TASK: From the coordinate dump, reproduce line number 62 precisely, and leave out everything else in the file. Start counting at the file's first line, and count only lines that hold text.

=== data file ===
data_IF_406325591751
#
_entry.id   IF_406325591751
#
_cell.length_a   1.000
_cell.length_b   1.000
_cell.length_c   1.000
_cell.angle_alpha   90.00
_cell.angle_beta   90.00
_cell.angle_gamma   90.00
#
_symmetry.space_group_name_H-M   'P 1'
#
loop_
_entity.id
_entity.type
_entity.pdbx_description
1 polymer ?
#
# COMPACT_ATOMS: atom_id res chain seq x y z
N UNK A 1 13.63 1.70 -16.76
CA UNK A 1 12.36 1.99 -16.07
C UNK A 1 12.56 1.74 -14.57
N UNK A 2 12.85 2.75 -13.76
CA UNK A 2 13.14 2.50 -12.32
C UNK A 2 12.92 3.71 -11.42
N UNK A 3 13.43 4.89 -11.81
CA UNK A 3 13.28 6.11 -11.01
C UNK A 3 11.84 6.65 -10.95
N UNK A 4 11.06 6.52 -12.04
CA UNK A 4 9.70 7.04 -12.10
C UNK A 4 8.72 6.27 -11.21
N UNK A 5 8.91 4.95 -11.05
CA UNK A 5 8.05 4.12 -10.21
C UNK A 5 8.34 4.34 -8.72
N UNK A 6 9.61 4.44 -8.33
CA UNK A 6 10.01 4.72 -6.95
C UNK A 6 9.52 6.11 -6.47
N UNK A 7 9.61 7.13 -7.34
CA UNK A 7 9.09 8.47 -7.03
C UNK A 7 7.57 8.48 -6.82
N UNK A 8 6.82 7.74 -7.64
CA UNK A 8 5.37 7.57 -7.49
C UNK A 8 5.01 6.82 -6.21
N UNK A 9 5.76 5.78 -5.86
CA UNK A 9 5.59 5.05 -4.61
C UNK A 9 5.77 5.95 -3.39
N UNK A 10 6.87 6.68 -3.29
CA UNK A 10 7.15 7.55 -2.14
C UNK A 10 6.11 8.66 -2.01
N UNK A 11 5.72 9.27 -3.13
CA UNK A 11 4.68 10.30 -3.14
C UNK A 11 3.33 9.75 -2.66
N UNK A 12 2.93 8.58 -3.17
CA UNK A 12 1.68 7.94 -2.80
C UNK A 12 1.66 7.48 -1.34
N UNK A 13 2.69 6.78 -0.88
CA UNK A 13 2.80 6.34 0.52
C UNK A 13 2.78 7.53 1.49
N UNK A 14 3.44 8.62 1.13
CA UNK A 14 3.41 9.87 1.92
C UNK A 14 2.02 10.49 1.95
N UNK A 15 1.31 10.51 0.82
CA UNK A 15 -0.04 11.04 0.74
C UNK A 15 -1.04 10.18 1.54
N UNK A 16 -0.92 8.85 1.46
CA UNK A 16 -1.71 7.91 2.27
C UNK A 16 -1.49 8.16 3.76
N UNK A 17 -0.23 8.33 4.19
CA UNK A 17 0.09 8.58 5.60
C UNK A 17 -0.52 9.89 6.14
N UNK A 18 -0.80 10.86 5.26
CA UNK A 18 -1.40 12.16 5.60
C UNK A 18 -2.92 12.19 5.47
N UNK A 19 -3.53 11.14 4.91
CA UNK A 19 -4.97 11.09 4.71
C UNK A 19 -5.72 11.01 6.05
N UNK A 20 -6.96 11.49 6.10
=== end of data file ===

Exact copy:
C UNK A 14 2.02 10.49 1.95